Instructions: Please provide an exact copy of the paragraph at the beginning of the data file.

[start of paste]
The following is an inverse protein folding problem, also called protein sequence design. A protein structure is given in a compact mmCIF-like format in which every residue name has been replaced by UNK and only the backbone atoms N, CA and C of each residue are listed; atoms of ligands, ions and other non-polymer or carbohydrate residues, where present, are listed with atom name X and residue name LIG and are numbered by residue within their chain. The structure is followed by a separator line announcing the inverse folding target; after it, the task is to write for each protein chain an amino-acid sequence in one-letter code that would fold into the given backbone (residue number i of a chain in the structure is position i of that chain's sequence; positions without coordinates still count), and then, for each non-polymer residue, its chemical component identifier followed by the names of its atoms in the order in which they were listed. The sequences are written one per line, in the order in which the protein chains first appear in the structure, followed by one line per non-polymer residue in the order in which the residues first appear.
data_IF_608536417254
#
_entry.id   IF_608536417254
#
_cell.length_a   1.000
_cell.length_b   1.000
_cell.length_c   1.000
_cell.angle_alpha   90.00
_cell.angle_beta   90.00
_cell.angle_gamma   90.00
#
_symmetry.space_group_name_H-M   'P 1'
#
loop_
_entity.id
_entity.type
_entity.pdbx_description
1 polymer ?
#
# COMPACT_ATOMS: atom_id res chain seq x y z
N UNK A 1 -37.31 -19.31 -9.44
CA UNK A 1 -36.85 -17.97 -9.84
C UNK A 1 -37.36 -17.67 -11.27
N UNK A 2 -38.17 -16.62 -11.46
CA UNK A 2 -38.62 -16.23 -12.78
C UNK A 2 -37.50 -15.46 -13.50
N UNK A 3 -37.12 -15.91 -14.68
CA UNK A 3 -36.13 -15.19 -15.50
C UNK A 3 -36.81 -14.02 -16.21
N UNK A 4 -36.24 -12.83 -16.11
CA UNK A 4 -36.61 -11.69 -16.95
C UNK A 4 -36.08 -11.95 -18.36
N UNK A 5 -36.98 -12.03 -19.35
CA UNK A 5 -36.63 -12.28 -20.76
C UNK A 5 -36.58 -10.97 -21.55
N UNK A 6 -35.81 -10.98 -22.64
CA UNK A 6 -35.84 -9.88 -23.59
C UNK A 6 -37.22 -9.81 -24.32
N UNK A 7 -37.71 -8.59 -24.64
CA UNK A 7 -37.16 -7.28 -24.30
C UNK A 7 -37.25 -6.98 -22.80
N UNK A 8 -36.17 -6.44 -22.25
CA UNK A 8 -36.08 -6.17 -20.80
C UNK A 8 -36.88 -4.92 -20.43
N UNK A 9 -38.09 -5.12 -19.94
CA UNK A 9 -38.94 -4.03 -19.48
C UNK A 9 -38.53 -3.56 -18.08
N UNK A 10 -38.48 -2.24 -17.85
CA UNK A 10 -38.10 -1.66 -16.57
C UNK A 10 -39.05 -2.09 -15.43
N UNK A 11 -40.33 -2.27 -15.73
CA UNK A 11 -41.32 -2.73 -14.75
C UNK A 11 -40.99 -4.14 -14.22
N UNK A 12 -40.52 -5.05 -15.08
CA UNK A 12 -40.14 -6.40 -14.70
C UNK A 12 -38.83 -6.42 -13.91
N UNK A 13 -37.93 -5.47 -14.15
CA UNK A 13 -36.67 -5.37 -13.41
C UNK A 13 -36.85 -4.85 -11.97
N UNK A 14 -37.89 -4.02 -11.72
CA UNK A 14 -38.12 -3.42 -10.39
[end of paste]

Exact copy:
The following is an inverse protein folding problem, also called protein sequence design. A protein structure is given in a compact mmCIF-like format in which every residue name has been replaced by UNK and only the backbone atoms N, CA and C of each residue are listed; atoms of ligands, ions and other non-polymer or carbohydrate residues, where present, are listed with atom name X and residue name LIG and are numbered by residue within their chain. The structure is followed by a separator line announcing the inverse folding target; after it, the task is to write for each protein chain an amino-acid sequence in one-letter code that would fold into the given backbone (residue number i of a chain in the structure is position i of that chain's sequence; positions without coordinates still count), and then, for each non-polymer residue, its chemical component identifier followed by the names of its atoms in the order in which they were listed. The sequences are written one per line, in the order in which the protein chains first appear in the structure, followed by one line per non-polymer residue in the order in which the residues first appear.